Todd never ceases to amaze his fans and critics on pushing himself into another realm of music. His latest tangent, State -- a techno-dance twist of vaguely familiar Todd sounds -- was on display at Bogart's in Cincinnati, and despite the technical mishaps that seem to plague Todd at this venue, the crowd soldiered through it, revved up by the anticipation of yet another new concept from the prolific Rundgren. The night, however, was yet another collection of musical genius from composer-musician-producer-performer and now DJ-esque Todd that carried the show and literally moved his fans gracefully into his next thing.
Flanked by Prairie Prince on a digital drum kit and a headphoned Jesse Gress on guitar, Todd and company were propped by backtracking on the entire set list, which included Worldwide Epiphany, Secret Society and a rousing rendition of Truth, in addition to the new cuts: Collide A Scope, Serious, Sir Reality, Imagination, a wonderfully soulful Ping Me and a crowd-moving Party Liquor. A smooth light show featuring dense laser-like beams helped effect a clubby vibe, which Todd added to with his handheld flashlight, anointing the appreciative standing general admission crowd with laser-thin columns of colored light.
Center stage with digital command centers on either side of him, Todd early in the show looked less like a Wizard A True Star and more like the frazzled Wizard of Oz, curtain pulled back, flailing at the controls. The group extricated themselves from the major technical glitches that included several restarts on Worldwide Epiphany, some double clutching on Collide A Scope, and Todd's uncooperative guitar on Secret Society. After a restart, Todd handed off the guitar duties to Jesse, who during the computer foul ups was left to direct Prairie on synching back up with the pre-recorded music.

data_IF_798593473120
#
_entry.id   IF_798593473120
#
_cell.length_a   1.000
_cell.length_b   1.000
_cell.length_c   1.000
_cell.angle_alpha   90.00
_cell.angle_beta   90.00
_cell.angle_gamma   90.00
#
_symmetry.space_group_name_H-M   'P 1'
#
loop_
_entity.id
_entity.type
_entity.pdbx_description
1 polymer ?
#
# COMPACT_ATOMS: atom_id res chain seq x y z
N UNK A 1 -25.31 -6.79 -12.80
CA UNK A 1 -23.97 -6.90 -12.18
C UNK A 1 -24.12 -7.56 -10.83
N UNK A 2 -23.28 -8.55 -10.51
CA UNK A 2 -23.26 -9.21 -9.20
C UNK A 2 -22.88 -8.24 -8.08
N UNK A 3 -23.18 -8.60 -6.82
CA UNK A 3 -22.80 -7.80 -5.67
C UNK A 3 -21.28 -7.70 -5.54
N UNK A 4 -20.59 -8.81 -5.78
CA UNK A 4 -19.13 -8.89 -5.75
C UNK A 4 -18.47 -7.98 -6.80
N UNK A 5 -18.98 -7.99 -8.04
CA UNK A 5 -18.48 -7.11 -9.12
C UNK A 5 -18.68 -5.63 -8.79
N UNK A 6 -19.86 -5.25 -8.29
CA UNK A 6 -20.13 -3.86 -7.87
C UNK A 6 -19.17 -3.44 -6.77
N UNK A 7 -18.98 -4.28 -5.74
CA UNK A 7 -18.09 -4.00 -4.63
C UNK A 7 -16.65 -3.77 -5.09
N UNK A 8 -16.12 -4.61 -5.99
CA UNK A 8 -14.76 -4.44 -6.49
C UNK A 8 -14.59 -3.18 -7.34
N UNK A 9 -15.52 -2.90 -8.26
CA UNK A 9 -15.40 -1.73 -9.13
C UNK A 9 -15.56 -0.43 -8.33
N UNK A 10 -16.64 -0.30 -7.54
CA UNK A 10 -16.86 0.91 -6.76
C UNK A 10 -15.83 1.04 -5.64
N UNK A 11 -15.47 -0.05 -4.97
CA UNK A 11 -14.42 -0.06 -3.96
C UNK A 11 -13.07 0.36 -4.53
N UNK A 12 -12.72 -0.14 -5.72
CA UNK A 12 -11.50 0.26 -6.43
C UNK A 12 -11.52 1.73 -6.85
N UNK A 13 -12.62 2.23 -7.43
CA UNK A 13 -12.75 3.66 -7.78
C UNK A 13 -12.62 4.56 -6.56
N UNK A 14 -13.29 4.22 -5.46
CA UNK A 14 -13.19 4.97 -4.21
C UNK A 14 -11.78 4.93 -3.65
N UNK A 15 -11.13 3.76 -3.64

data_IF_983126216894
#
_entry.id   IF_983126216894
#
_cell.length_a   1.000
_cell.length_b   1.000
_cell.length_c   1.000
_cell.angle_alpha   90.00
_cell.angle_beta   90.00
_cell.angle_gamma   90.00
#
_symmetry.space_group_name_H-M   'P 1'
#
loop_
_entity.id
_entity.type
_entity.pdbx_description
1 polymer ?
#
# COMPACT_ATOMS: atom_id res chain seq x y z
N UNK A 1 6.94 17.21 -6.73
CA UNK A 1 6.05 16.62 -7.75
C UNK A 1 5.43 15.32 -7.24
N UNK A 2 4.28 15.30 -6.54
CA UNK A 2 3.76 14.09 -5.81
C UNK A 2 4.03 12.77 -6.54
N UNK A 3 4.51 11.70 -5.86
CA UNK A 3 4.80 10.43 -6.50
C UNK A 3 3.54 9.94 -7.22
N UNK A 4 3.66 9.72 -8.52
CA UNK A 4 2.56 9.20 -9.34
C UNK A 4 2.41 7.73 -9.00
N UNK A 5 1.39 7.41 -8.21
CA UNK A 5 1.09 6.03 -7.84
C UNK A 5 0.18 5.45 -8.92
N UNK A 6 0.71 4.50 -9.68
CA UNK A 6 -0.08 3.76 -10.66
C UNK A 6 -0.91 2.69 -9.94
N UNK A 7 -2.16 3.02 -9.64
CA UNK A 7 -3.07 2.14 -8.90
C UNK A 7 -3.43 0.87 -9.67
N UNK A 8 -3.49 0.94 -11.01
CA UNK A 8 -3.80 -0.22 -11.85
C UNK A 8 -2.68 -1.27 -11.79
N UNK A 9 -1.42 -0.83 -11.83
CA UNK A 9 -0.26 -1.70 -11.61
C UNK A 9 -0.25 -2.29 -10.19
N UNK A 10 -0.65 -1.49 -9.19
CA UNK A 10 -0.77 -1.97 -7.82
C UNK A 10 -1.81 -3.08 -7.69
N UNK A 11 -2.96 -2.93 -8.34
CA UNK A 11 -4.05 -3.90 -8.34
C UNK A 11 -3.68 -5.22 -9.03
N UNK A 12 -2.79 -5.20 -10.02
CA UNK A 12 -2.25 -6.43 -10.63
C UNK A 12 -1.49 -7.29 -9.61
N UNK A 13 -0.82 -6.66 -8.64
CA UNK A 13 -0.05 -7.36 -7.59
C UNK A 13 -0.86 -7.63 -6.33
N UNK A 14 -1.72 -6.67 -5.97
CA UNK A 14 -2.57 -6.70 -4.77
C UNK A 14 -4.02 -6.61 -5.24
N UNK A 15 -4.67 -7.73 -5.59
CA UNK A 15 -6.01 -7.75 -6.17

Todd could not hide his frustration with the miscues, but his stage presence was never more engaging, as he lighted on the short riser, arm-danced with the overhead mic, swinging it in and out of play in a practiced way, and used hand gestures that were nearly as expressive as his soulful singing (see Temptations meets American Sign Language interpreter).
My personal new favorites were his rendition of the ballad Ping Me, and the irrepressibly playful Party Liquor, which did, as directed by the lyric, have the crowd putting their "Hands in the Air," if not dancing. Mind you, Todd fans aren't necessarily accustomed to grooving to the techno dance beat, but, then again, Todd fans aren't accustomed to anything from one album to the next. What they ARE used to is another jolt to the musical status quo and another stretch of their musical consciousness by the ageless rocker.
Never one to dwell on his past successes, Todd has once again coaxed his fans to follow along on his journey of musical exploration. But this time he wants you to not merely listen and tap your toes, but to get up and dance -- or at least, put your hands in the air.